Author: Scholten, Daniel (Ed.)
Details: Published in 2018 by Springer, 338 pages. “Features the first in-depth look at the geopolitical implications of a transition towards renewable energy.”
Geopolitics is a short-hand term frequently associated with foreign relations and energy or commodities. However the term is rarely defined beyond the emotional association of interest-based power plays and intrigue. As renewables’ share in the energy mix increase, the question is raised about their impact on ‘geopolitics’. As quoted in the FT “There are two schools of thought about the energy transition. One believes it is a kind of clean energy realpolitik, marked by the desire to gain economic advantage. The actions of China, the US and Europe reflect this kind of thinking. But the other is that clean energy will involve a lot less geopolitics and might help reduce conflict — a more utopian future.”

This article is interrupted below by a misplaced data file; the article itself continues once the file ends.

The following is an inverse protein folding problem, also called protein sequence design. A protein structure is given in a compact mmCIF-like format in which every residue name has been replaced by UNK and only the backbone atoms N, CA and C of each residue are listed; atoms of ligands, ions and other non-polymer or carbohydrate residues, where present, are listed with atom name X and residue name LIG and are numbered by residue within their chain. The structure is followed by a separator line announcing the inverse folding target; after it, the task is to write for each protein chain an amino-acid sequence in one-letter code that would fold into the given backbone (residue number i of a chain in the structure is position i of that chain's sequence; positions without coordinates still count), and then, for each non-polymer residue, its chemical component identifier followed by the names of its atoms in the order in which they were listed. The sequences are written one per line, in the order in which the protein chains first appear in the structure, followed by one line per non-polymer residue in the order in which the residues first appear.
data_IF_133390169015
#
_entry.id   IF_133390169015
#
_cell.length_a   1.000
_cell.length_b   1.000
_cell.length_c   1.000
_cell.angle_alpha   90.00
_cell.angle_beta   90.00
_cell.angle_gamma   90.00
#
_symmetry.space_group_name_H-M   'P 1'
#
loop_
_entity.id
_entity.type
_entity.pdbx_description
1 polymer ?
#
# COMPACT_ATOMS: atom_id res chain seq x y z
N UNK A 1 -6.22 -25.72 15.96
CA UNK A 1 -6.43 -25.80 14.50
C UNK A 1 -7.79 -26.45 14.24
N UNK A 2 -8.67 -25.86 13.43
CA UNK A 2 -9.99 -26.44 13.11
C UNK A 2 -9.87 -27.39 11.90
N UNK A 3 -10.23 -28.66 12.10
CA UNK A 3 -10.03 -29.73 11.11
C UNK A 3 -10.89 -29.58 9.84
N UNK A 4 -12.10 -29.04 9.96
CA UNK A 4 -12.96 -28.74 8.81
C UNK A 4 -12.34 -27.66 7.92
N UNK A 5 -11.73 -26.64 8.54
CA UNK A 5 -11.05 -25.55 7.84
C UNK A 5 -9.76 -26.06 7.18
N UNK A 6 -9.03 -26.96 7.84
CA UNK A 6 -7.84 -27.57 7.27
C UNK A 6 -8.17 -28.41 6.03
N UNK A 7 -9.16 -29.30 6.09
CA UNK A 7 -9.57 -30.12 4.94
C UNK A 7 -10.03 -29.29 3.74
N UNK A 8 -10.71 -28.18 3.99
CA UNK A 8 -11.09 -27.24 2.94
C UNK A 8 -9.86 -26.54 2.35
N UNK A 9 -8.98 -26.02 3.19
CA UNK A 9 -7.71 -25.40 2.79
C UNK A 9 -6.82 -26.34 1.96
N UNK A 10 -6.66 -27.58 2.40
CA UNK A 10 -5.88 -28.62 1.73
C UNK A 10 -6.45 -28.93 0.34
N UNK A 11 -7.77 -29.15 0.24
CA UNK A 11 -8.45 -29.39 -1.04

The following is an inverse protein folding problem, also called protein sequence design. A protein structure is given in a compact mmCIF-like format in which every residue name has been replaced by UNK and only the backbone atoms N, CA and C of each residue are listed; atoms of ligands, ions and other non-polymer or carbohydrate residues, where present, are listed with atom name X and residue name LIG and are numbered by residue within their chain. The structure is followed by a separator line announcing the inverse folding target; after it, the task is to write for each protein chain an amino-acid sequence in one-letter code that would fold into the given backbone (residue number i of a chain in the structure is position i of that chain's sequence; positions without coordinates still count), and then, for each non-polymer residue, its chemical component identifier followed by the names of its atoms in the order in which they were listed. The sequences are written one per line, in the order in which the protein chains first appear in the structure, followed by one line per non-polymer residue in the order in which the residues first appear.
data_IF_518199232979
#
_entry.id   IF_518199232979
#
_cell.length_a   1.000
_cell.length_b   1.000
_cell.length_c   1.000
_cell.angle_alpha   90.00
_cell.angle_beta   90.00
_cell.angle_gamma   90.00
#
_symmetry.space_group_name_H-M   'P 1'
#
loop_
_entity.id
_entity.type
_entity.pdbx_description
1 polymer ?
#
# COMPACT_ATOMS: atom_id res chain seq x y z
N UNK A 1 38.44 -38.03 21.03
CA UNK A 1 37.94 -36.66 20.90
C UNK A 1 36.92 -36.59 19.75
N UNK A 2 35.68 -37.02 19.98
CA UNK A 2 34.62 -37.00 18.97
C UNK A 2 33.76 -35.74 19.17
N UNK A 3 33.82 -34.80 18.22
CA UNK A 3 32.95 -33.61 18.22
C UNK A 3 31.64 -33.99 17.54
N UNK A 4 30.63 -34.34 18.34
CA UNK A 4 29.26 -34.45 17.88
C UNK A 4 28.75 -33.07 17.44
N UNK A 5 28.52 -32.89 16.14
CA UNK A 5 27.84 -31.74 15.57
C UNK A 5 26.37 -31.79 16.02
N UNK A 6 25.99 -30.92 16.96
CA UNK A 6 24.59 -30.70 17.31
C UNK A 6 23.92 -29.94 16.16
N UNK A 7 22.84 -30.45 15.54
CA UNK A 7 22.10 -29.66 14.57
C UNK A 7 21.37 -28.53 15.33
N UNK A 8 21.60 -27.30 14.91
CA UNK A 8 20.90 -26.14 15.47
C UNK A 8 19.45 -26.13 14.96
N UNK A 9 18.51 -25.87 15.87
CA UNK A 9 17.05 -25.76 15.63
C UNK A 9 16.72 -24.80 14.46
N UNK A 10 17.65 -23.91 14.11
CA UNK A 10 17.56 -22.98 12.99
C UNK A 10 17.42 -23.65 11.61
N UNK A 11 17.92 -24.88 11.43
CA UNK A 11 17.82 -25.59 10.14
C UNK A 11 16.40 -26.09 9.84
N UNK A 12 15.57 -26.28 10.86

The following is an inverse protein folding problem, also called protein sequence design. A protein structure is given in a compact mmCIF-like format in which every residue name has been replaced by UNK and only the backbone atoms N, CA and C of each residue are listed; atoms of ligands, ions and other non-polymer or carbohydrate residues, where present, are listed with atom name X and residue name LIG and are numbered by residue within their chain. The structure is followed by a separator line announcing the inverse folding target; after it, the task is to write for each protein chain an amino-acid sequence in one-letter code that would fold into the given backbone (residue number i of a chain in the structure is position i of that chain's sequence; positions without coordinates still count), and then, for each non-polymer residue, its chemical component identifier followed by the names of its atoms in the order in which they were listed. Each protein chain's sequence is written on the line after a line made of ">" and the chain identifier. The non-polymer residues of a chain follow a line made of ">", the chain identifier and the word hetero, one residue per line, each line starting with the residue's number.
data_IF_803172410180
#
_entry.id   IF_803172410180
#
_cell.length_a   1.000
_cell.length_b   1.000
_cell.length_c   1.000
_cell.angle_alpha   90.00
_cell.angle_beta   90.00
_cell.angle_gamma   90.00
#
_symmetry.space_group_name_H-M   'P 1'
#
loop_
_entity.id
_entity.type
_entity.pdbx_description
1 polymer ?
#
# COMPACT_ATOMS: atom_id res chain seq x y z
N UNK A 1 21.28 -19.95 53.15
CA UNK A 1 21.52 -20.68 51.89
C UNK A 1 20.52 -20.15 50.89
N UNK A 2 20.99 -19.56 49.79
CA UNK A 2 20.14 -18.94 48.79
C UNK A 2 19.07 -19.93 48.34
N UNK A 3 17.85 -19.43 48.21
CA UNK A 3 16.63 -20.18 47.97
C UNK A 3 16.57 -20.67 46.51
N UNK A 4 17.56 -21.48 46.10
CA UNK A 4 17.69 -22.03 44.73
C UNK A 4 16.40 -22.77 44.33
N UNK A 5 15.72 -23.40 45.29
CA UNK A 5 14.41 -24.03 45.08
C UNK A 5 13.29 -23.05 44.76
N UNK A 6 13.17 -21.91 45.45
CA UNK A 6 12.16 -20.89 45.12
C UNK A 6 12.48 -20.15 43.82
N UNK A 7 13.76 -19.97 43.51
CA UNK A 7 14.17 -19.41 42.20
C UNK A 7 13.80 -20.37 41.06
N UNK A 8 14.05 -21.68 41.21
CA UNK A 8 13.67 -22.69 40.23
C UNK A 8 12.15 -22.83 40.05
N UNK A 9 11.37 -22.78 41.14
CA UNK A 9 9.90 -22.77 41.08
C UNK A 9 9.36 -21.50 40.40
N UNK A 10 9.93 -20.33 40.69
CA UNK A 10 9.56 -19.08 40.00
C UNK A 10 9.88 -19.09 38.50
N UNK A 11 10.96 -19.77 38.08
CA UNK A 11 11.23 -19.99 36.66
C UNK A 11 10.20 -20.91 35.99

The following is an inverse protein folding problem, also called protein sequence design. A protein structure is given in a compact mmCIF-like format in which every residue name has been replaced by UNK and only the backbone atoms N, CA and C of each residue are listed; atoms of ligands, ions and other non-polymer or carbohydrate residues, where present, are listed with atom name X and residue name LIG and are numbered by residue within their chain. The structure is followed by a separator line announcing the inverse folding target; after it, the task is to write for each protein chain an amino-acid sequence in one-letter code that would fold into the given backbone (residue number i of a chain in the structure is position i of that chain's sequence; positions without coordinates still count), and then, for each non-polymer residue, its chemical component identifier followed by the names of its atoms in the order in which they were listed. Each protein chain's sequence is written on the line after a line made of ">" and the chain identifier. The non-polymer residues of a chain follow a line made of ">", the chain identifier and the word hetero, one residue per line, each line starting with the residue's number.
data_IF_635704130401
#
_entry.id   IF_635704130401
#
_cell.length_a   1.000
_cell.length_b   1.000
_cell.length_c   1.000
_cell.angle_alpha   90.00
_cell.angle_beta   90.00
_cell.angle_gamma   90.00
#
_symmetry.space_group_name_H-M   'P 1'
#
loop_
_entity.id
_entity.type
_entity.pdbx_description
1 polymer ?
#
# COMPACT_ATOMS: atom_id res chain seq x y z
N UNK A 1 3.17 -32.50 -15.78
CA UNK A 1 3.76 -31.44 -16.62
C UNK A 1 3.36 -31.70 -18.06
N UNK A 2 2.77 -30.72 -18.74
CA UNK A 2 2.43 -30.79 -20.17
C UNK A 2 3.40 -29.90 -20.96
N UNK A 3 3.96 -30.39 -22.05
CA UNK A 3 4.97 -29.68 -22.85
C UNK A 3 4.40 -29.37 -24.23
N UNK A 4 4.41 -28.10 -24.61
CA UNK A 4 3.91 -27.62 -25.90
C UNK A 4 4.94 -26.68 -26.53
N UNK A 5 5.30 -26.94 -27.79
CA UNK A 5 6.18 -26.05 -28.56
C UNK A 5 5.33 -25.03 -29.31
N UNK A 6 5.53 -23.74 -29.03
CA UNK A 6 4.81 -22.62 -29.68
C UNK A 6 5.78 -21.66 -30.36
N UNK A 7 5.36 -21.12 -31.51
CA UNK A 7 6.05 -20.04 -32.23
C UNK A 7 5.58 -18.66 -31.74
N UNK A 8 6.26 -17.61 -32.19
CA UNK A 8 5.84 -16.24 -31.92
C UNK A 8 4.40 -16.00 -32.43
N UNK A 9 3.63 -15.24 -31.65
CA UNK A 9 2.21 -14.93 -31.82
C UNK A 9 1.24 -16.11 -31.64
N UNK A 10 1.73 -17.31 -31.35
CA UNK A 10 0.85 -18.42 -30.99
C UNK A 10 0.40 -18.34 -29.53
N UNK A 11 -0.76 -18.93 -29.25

Paul Stevens, a fellow at think-tank Chatham House, subscribes to the latter view. “It’s like the geopolitics of carrots,” he says. “There are no geopolitics of carrots, and renewables are the same as carrots. You can be self-sufficient with them, and you don’t need to rely on somebody to keep the Strait of Hormuz open.”
The book goes through a comprehensive overview of most aspects of renewables, testing the extent to which ‘geopolitics’ is applicable. The book is an exciting read if geopolitics excite you. Spoiler alert: renewables are the ‘boring’ kind of geopolitics, no cloaks and daggers.